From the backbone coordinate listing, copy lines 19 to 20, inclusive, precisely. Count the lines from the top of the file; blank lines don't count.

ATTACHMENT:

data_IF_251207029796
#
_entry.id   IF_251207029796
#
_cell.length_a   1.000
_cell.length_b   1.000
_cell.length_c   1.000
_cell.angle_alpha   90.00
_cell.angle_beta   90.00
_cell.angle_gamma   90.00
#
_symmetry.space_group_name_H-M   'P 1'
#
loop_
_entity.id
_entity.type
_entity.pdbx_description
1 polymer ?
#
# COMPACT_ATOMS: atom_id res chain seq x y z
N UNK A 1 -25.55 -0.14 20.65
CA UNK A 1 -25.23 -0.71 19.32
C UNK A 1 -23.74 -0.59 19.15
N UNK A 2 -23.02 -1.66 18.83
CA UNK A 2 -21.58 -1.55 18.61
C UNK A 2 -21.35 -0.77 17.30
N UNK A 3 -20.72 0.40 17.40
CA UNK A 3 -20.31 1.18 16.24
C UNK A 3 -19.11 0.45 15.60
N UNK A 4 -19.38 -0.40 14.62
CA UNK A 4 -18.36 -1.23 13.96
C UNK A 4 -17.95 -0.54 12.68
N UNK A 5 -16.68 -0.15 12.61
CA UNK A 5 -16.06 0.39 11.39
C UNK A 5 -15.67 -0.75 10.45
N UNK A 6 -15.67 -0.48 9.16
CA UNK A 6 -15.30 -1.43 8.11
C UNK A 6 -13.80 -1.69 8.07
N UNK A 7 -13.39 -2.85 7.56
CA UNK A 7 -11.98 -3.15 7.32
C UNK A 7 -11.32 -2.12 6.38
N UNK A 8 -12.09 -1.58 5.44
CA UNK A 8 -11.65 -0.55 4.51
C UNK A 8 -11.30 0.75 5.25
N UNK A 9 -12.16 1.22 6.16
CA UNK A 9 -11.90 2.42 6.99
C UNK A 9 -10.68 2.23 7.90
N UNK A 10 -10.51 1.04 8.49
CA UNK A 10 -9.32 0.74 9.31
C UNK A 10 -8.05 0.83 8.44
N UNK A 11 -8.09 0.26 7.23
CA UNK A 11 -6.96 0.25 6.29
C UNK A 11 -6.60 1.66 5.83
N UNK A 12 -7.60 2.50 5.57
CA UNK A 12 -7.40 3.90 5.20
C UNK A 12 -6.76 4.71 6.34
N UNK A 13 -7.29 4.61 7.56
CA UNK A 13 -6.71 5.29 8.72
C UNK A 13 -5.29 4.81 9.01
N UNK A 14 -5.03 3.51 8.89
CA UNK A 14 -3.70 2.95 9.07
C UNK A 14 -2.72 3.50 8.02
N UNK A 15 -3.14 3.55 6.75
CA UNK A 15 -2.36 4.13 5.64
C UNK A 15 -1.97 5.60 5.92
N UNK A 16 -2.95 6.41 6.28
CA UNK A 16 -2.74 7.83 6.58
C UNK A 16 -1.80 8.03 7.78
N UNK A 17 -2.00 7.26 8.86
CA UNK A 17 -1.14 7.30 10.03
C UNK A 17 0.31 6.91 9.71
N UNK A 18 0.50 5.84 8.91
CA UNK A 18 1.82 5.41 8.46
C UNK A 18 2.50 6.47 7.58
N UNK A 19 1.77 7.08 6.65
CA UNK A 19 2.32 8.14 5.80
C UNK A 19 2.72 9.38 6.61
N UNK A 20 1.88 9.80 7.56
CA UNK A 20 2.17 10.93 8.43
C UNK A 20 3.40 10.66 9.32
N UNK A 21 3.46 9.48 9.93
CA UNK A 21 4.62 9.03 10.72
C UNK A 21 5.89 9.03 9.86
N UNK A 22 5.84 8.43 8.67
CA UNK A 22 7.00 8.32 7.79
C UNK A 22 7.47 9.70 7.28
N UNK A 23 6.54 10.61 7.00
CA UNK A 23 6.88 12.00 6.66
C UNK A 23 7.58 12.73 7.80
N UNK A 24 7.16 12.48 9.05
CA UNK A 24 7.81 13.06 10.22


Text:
#
# COMPACT_ATOMS: atom_id res chain seq x y z